TRENDS

Crowd Flow Management at Stadiums and Cities

Connected Venues - Tech & Innovation

Author: BIHub Team BIHub Team

14 June 2022
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Concentrations of great numbers of people are very frequent at relatively small places in any urban area. It might be due to shows, celebrations, claims, or simply, due to people’s performance of an activity at the same time such as shopping on special days.  There are many types of crowds and their behaviour depends mainly on their nature, objective, and composition. 

All types of population concentration have potential dangers. Although the norm is to meet and disperse peacefully, the exception might lead to negative consequences. The biggest challenge faced by people in charge of security in these types of situations is to establish the right strategy to manage it. To do so, it is necessary to interpret the collective mind taking into account that both happiness and terror are contagious. 

Behaviour varies based on social and cultural factors, and it is influenced by multiple variables such as the intensity of the emotion, meteorology or any type of contingencies that might result in impulsive actions. The sociologist Gustav Le Bon explained that in the collective mind, a person’s ability to think rationally is reduced.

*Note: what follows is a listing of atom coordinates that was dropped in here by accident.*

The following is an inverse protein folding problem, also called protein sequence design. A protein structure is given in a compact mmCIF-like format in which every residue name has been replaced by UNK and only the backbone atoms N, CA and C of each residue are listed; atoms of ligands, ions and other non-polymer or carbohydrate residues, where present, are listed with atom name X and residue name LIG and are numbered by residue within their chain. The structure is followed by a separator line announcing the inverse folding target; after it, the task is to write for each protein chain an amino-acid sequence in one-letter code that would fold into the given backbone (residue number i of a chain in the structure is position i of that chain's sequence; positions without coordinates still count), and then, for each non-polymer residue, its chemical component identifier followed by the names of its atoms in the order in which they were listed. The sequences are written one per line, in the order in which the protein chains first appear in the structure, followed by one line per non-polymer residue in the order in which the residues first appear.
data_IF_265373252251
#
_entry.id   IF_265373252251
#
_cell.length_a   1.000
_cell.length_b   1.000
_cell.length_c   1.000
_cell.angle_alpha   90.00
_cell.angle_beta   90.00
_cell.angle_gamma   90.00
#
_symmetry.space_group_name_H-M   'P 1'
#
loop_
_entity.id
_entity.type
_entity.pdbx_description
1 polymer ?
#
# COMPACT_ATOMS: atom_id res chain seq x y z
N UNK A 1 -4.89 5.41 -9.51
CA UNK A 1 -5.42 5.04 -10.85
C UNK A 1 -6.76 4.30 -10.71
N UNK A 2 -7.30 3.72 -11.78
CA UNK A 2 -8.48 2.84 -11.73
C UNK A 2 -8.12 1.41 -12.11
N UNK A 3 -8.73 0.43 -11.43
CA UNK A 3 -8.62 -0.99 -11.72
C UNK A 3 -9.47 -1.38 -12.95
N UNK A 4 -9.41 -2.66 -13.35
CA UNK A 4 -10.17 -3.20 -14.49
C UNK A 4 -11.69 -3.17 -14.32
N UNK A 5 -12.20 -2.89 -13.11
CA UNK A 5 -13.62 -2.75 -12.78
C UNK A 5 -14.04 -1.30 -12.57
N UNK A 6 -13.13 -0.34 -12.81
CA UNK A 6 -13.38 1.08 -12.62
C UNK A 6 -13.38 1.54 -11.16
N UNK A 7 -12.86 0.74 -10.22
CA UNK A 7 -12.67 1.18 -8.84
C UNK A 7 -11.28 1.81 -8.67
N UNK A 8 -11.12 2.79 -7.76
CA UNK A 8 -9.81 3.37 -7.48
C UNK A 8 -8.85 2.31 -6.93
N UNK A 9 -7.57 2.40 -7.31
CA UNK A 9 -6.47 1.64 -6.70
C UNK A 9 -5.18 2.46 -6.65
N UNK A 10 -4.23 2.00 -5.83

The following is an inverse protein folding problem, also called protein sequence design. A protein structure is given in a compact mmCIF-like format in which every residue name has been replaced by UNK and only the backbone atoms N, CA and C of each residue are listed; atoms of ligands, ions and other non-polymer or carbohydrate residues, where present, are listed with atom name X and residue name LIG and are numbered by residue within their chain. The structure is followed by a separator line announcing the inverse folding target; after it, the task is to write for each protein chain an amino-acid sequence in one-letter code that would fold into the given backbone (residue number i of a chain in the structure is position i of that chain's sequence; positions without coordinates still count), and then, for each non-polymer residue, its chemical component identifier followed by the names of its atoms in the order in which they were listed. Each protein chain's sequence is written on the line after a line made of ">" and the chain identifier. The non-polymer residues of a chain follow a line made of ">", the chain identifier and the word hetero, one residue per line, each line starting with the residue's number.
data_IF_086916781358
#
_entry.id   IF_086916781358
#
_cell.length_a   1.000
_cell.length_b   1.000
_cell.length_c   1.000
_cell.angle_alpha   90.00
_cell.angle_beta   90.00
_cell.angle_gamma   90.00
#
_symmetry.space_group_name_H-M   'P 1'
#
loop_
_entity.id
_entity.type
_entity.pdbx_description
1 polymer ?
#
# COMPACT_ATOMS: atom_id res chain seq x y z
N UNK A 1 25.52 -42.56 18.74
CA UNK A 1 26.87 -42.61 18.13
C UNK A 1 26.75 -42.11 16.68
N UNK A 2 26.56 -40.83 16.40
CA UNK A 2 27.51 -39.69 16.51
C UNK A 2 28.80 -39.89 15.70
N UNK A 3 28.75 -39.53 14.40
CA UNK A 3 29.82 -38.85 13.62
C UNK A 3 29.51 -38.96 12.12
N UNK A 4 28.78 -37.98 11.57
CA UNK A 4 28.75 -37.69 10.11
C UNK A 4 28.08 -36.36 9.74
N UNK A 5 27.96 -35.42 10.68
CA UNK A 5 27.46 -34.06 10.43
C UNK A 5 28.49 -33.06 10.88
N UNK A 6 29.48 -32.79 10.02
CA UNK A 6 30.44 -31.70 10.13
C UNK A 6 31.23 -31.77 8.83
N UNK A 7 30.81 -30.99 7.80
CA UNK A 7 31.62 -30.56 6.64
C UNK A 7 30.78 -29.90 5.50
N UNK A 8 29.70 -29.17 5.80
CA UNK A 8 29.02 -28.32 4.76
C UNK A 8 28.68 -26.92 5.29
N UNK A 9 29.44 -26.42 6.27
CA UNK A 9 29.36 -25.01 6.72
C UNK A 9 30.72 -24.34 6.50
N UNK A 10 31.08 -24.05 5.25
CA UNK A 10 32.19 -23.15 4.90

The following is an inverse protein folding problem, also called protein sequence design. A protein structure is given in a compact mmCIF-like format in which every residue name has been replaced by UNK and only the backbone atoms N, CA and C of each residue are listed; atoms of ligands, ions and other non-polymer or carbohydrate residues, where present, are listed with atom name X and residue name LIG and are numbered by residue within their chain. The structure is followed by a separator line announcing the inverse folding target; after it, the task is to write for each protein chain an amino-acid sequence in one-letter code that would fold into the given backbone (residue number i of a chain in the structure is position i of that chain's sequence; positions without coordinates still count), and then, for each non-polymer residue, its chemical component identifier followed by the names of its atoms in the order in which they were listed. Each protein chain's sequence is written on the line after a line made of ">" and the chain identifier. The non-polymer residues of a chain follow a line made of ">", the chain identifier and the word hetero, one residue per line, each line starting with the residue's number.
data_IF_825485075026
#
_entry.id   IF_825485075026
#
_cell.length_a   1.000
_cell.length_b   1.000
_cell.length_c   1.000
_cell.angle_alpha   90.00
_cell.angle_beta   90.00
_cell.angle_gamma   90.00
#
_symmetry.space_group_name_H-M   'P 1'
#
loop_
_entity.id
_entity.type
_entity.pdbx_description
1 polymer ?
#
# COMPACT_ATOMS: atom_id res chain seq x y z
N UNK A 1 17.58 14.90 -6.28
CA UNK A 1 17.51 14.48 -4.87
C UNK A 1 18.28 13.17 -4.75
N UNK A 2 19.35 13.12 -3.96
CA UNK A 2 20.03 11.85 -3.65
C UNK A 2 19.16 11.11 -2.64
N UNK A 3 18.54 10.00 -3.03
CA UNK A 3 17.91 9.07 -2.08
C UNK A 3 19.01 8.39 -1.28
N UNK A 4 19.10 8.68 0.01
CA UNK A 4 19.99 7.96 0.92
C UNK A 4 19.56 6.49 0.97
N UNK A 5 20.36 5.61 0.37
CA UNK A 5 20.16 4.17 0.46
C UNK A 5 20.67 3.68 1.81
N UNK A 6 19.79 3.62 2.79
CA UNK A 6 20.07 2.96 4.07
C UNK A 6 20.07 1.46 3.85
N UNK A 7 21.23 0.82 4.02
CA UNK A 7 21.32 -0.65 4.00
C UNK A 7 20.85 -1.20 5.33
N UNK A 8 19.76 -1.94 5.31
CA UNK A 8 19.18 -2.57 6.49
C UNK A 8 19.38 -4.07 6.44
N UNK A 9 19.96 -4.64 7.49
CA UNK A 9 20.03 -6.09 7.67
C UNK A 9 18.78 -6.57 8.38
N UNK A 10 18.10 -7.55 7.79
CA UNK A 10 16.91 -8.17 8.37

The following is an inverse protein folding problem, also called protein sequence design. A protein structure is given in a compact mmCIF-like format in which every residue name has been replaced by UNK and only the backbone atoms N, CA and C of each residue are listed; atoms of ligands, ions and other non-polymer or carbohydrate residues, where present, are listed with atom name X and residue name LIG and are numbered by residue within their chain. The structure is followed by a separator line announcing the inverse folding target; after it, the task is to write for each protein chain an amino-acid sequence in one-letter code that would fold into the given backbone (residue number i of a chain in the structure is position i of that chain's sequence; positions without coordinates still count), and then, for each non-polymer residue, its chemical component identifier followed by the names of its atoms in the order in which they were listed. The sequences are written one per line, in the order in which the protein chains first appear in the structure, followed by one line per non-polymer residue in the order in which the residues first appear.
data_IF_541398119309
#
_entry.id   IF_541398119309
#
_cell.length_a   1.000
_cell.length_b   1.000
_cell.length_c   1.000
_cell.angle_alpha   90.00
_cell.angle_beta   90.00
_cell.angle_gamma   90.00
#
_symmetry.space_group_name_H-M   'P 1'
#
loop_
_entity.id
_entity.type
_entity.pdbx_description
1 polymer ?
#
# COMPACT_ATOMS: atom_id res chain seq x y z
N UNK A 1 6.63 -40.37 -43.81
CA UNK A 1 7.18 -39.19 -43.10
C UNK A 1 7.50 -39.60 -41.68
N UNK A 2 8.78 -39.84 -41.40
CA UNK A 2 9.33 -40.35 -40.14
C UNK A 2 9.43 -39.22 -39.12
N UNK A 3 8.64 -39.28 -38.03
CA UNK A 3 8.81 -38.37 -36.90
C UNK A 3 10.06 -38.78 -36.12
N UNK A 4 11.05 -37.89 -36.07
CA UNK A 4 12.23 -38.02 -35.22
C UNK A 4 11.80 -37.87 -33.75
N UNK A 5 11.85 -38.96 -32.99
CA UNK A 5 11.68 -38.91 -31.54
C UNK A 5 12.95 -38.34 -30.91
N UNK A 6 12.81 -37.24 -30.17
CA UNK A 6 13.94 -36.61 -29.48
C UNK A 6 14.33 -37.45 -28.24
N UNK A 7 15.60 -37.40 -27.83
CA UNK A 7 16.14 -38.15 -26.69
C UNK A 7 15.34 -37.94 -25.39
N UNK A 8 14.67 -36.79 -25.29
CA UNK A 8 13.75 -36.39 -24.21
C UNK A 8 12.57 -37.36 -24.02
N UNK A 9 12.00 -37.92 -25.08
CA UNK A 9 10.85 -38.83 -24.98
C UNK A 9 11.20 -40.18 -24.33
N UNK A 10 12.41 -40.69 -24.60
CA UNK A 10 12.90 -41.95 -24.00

To facilitate these types of meetings so they can be carried out in the most comfortable way possible and the attendees’ safety can be guaranteed, it is vital to know the mobility flow and people’s behaviour. With the passing of time, the traditional methods for crowd surveillance have been taking steps towards smart systems capable of predicting behavioural anomalies. These systems process all types of data, from the weather to attendees’ profile, to predict possible scenarios that might occur during the events.